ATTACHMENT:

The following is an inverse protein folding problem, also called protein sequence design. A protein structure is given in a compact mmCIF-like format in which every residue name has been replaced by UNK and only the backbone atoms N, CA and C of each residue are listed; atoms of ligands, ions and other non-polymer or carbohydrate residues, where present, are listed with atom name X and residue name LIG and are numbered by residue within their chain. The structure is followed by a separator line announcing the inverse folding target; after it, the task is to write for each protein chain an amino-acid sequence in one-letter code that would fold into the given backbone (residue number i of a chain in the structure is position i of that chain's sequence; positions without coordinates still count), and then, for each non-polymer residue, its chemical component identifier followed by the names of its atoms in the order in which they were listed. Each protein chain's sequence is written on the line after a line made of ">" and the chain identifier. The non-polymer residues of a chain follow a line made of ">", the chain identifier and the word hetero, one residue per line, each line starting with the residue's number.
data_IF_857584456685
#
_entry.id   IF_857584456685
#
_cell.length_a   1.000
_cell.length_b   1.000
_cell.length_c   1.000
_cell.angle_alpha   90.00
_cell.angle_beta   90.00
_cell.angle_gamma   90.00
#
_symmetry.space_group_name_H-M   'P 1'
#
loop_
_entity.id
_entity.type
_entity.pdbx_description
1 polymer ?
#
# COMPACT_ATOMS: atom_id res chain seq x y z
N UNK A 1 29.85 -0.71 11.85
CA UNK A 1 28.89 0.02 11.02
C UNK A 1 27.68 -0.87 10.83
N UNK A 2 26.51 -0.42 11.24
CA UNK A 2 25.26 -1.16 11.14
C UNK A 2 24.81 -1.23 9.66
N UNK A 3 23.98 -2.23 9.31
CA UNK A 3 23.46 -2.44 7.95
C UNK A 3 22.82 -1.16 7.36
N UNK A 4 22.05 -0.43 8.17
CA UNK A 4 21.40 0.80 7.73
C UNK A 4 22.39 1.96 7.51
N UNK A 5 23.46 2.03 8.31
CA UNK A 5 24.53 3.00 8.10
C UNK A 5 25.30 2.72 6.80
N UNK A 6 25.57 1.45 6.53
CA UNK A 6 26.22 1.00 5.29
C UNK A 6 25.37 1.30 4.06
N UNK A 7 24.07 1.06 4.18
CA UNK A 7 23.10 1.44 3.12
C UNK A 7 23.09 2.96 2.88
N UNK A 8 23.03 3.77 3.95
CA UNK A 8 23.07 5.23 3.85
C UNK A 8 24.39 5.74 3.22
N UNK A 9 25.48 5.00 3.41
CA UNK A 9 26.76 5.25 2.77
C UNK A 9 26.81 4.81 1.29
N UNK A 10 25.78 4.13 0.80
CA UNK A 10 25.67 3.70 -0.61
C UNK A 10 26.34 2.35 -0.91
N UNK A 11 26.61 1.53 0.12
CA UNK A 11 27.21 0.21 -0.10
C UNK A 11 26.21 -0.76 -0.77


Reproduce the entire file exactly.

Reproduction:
The following is an inverse protein folding problem, also called protein sequence design. A protein structure is given in a compact mmCIF-like format in which every residue name has been replaced by UNK and only the backbone atoms N, CA and C of each residue are listed; atoms of ligands, ions and other non-polymer or carbohydrate residues, where present, are listed with atom name X and residue name LIG and are numbered by residue within their chain. The structure is followed by a separator line announcing the inverse folding target; after it, the task is to write for each protein chain an amino-acid sequence in one-letter code that would fold into the given backbone (residue number i of a chain in the structure is position i of that chain's sequence; positions without coordinates still count), and then, for each non-polymer residue, its chemical component identifier followed by the names of its atoms in the order in which they were listed. Each protein chain's sequence is written on the line after a line made of ">" and the chain identifier. The non-polymer residues of a chain follow a line made of ">", the chain identifier and the word hetero, one residue per line, each line starting with the residue's number.
data_IF_857584456685
#
_entry.id   IF_857584456685
#
_cell.length_a   1.000
_cell.length_b   1.000
_cell.length_c   1.000
_cell.angle_alpha   90.00
_cell.angle_beta   90.00
_cell.angle_gamma   90.00
#
_symmetry.space_group_name_H-M   'P 1'
#
loop_
_entity.id
_entity.type
_entity.pdbx_description
1 polymer ?
#
# COMPACT_ATOMS: atom_id res chain seq x y z
N UNK A 1 29.85 -0.71 11.85
CA UNK A 1 28.89 0.02 11.02
C UNK A 1 27.68 -0.87 10.83
N UNK A 2 26.51 -0.42 11.24
CA UNK A 2 25.26 -1.16 11.14
C UNK A 2 24.81 -1.23 9.66
N UNK A 3 23.98 -2.23 9.31
CA UNK A 3 23.46 -2.44 7.95
C UNK A 3 22.82 -1.16 7.36
N UNK A 4 22.05 -0.43 8.17
CA UNK A 4 21.40 0.80 7.73
C UNK A 4 22.39 1.96 7.51
N UNK A 5 23.46 2.03 8.31
CA UNK A 5 24.53 3.00 8.10
C UNK A 5 25.30 2.72 6.80
N UNK A 6 25.57 1.45 6.53
CA UNK A 6 26.22 1.00 5.29
C UNK A 6 25.37 1.30 4.06
N UNK A 7 24.07 1.06 4.18
CA UNK A 7 23.10 1.44 3.12
C UNK A 7 23.09 2.96 2.88
N UNK A 8 23.03 3.77 3.95
CA UNK A 8 23.07 5.23 3.85
C UNK A 8 24.39 5.74 3.22
N UNK A 9 25.48 5.00 3.41
CA UNK A 9 26.76 5.25 2.77
C UNK A 9 26.81 4.81 1.29
N UNK A 10 25.78 4.13 0.80
CA UNK A 10 25.67 3.70 -0.61
C UNK A 10 26.34 2.35 -0.91
N UNK A 11 26.61 1.53 0.12
CA UNK A 11 27.21 0.21 -0.10
C UNK A 11 26.21 -0.76 -0.77